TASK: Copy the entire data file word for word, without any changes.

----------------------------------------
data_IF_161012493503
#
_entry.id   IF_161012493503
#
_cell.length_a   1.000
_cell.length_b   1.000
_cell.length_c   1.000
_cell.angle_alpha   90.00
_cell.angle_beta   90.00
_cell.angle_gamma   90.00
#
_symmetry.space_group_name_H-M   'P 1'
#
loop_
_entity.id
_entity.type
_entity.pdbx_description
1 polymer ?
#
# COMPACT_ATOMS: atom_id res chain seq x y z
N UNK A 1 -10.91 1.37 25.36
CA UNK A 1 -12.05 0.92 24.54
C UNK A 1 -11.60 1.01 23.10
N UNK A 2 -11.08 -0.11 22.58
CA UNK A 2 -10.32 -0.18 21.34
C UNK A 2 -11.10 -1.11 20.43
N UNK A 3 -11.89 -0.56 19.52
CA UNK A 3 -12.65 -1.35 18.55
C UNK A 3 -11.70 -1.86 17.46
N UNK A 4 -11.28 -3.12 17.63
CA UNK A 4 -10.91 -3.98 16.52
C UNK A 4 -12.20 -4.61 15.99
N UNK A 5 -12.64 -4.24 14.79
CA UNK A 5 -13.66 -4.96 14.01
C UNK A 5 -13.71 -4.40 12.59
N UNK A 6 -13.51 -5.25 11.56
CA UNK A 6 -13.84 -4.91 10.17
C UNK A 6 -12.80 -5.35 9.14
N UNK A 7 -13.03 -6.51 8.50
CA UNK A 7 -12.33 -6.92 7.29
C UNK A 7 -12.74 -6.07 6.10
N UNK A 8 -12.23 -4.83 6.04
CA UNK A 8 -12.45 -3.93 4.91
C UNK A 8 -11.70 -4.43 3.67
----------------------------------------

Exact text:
data_IF_161012493503
#
_entry.id   IF_161012493503
#
_cell.length_a   1.000
_cell.length_b   1.000
_cell.length_c   1.000
_cell.angle_alpha   90.00
_cell.angle_beta   90.00
_cell.angle_gamma   90.00
#
_symmetry.space_group_name_H-M   'P 1'
#
loop_
_entity.id
_entity.type
_entity.pdbx_description
1 polymer ?
#
# COMPACT_ATOMS: atom_id res chain seq x y z
N UNK A 1 -10.91 1.37 25.36
CA UNK A 1 -12.05 0.92 24.54
C UNK A 1 -11.60 1.01 23.10
N UNK A 2 -11.08 -0.11 22.58
CA UNK A 2 -10.32 -0.18 21.34
C UNK A 2 -11.10 -1.11 20.43
N UNK A 3 -11.89 -0.56 19.52
CA UNK A 3 -12.65 -1.35 18.55
C UNK A 3 -11.70 -1.86 17.46
N UNK A 4 -11.28 -3.12 17.63
CA UNK A 4 -10.91 -3.98 16.52
C UNK A 4 -12.20 -4.61 15.99
N UNK A 5 -12.64 -4.24 14.79
CA UNK A 5 -13.66 -4.96 14.01
C UNK A 5 -13.71 -4.40 12.59
N UNK A 6 -13.51 -5.25 11.56
CA UNK A 6 -13.84 -4.91 10.17
C UNK A 6 -12.80 -5.35 9.14
N UNK A 7 -13.03 -6.51 8.50
CA UNK A 7 -12.33 -6.92 7.29
C UNK A 7 -12.74 -6.07 6.10
N UNK A 8 -12.23 -4.83 6.04
CA UNK A 8 -12.45 -3.93 4.91
C UNK A 8 -11.70 -4.43 3.67